Although neither app is automatic—both require manual input of most data, which can be a hassle—the inconvenience is worth it to find out just how much your car is actually costing you year over year.
Family calendars: Cozi
Keeping track of multiple family members’ schedules is no longer a headache thanks to Cozi (Free; Android and iOS). Originally just a website, Cozi is an organizing tool with several neat features, including a color-coded calendar that lets you view individual’s schedules (or the entire family’s schedules at once).
Each family member has his or her own Cozi account, which is connected to each person’s individual email address. (Young kids don’t need their own account or email address—parents can log calendar events for their children.) Each person has access to a shared family password, which controls the family account. A family’s Cozi account features individual and family calendars, shared shopping lists and to do lists, meal planning and recipe storage, and a family journal. From the app, family members can update schedules, shopping and to do lists, and capture moments for the journal, as well as receive reminders and notifications about upcoming events.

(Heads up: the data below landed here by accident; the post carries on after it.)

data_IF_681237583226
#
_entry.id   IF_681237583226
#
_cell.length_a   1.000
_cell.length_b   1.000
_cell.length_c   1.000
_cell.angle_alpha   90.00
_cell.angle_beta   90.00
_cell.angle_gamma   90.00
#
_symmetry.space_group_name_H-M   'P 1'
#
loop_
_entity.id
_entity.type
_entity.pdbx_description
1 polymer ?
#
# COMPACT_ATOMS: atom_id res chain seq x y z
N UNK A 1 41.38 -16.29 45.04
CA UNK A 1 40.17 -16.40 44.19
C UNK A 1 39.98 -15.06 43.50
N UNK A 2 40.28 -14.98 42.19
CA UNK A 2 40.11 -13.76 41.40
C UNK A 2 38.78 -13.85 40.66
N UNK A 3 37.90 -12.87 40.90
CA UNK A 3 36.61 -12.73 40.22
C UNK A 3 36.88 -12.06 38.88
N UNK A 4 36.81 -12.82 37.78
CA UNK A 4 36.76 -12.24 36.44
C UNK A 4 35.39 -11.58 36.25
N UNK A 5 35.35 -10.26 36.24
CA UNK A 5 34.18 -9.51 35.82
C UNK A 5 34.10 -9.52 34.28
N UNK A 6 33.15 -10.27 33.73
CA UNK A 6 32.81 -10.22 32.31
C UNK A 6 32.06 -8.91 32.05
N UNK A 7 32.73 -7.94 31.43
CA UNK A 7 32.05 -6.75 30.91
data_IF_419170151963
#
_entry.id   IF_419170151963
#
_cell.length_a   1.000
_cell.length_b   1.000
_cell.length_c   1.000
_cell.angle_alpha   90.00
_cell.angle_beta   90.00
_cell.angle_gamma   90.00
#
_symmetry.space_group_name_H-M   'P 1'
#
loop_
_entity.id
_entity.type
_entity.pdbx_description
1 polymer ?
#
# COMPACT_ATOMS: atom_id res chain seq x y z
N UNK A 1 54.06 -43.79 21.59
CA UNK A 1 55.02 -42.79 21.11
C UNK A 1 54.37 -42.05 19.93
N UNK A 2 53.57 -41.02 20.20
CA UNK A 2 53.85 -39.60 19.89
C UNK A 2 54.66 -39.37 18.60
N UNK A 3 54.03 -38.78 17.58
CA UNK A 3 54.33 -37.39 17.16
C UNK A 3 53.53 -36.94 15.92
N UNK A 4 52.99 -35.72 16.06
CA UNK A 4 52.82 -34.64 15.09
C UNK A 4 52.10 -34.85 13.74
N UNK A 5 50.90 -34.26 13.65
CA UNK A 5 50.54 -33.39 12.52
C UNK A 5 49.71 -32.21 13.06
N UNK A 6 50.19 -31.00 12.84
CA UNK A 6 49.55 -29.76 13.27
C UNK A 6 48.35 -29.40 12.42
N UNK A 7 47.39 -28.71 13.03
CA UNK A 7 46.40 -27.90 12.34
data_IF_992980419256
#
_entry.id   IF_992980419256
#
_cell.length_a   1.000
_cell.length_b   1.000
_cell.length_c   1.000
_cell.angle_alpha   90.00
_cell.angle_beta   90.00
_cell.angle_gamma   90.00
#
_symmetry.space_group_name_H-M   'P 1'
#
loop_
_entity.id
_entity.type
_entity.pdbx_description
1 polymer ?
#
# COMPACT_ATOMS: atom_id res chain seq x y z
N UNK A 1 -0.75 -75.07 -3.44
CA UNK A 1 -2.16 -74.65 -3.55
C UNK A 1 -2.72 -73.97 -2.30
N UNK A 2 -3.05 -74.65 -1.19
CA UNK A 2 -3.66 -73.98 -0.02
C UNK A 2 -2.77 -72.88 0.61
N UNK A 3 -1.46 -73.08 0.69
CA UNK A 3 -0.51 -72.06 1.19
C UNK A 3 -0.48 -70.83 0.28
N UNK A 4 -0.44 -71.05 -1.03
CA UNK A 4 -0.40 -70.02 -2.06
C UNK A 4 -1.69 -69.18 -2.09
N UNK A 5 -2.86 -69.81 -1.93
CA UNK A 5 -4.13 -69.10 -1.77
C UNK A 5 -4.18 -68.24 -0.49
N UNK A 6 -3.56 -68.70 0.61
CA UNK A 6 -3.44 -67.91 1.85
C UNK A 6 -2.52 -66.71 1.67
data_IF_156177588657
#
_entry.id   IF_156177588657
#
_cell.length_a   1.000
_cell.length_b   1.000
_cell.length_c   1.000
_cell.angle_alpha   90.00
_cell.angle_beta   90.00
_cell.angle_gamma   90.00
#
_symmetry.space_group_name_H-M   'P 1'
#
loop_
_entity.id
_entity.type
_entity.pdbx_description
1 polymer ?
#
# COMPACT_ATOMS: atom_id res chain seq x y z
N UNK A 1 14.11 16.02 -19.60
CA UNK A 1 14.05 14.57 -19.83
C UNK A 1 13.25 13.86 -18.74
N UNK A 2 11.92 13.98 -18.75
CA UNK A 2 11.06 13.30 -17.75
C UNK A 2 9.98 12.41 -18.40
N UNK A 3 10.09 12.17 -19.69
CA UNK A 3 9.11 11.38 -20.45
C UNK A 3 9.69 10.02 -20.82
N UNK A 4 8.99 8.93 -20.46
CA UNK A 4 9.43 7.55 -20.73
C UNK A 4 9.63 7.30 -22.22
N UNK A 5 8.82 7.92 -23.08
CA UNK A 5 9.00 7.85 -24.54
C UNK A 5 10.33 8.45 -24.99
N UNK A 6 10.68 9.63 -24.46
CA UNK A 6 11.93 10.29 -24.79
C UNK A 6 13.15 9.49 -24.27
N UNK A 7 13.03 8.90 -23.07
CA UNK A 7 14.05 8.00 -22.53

Cozi’s calendar feature is similar to Google Calendar, which can also be color-coded and updated by multiple people. However, Cozi’s interface is simpler and easier to use than Google Calendar, and its other organizing features are practically necessary for today’s modern family.
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Sarah is a freelance writer and editor based in Los Angeles. She has a love/hate relationship with social media and a bad habit of describing technology as "sexy."